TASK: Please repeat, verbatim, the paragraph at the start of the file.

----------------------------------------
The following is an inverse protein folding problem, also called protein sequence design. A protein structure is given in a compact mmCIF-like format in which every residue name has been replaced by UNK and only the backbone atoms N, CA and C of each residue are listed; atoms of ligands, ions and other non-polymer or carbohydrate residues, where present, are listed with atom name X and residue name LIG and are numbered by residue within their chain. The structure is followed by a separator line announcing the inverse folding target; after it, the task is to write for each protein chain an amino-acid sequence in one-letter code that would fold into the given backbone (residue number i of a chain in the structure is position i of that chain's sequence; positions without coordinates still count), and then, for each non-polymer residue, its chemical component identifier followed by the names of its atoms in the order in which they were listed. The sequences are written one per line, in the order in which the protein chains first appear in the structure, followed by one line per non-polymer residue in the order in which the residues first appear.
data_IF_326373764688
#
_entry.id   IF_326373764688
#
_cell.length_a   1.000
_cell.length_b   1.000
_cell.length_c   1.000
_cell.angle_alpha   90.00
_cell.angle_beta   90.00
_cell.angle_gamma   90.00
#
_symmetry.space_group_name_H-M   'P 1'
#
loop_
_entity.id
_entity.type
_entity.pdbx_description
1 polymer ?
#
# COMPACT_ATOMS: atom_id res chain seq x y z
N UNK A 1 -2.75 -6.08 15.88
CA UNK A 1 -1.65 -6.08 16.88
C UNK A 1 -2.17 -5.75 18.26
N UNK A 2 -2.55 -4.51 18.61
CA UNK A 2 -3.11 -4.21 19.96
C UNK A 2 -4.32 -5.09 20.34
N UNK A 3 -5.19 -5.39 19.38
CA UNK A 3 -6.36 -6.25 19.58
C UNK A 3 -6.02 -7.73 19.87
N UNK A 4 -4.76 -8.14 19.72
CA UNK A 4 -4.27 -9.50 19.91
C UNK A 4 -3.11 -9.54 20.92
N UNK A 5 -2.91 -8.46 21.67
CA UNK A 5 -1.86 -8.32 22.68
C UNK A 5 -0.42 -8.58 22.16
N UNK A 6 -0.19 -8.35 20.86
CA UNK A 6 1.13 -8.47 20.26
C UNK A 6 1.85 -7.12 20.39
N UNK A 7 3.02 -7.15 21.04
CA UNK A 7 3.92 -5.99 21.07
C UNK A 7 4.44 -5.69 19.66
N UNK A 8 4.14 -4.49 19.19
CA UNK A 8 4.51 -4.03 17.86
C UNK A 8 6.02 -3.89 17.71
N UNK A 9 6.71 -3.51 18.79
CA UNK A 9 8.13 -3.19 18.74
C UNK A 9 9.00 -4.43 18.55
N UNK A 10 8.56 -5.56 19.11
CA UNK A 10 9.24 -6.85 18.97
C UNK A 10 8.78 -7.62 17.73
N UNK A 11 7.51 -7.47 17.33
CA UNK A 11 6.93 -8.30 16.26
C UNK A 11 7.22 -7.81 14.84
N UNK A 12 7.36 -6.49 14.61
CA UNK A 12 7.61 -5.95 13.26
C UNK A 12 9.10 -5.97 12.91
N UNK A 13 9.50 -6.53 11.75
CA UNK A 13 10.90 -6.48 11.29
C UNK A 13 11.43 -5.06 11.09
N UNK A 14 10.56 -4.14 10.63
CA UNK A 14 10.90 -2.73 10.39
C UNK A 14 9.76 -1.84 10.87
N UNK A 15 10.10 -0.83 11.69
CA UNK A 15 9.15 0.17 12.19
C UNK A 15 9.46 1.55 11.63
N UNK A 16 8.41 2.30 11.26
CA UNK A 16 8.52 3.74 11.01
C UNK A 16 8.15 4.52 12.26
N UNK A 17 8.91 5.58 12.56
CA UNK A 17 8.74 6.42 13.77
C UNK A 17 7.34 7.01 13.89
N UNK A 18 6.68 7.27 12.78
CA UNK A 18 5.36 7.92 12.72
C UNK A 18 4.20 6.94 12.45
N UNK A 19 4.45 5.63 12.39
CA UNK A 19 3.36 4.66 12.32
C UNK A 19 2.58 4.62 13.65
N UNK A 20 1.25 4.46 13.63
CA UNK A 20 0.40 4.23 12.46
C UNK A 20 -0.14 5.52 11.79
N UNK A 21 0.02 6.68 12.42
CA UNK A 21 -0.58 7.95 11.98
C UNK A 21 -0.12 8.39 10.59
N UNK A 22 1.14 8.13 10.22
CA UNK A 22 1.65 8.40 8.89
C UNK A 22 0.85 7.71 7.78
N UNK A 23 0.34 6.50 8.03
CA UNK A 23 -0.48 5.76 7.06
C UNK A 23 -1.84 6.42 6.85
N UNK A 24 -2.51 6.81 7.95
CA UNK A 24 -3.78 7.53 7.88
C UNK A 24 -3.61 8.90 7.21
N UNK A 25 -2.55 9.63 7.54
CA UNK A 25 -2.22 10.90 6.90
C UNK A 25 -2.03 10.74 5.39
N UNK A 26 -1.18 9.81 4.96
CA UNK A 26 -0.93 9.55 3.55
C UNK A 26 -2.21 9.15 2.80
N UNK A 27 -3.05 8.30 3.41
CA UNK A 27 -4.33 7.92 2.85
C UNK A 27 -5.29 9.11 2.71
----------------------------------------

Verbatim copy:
The following is an inverse protein folding problem, also called protein sequence design. A protein structure is given in a compact mmCIF-like format in which every residue name has been replaced by UNK and only the backbone atoms N, CA and C of each residue are listed; atoms of ligands, ions and other non-polymer or carbohydrate residues, where present, are listed with atom name X and residue name LIG and are numbered by residue within their chain. The structure is followed by a separator line announcing the inverse folding target; after it, the task is to write for each protein chain an amino-acid sequence in one-letter code that would fold into the given backbone (residue number i of a chain in the structure is position i of that chain's sequence; positions without coordinates still count), and then, for each non-polymer residue, its chemical component identifier followed by the names of its atoms in the order in which they were listed. The sequences are written one per line, in the order in which the protein chains first appear in the structure, followed by one line per non-polymer residue in the order in which the residues first appear.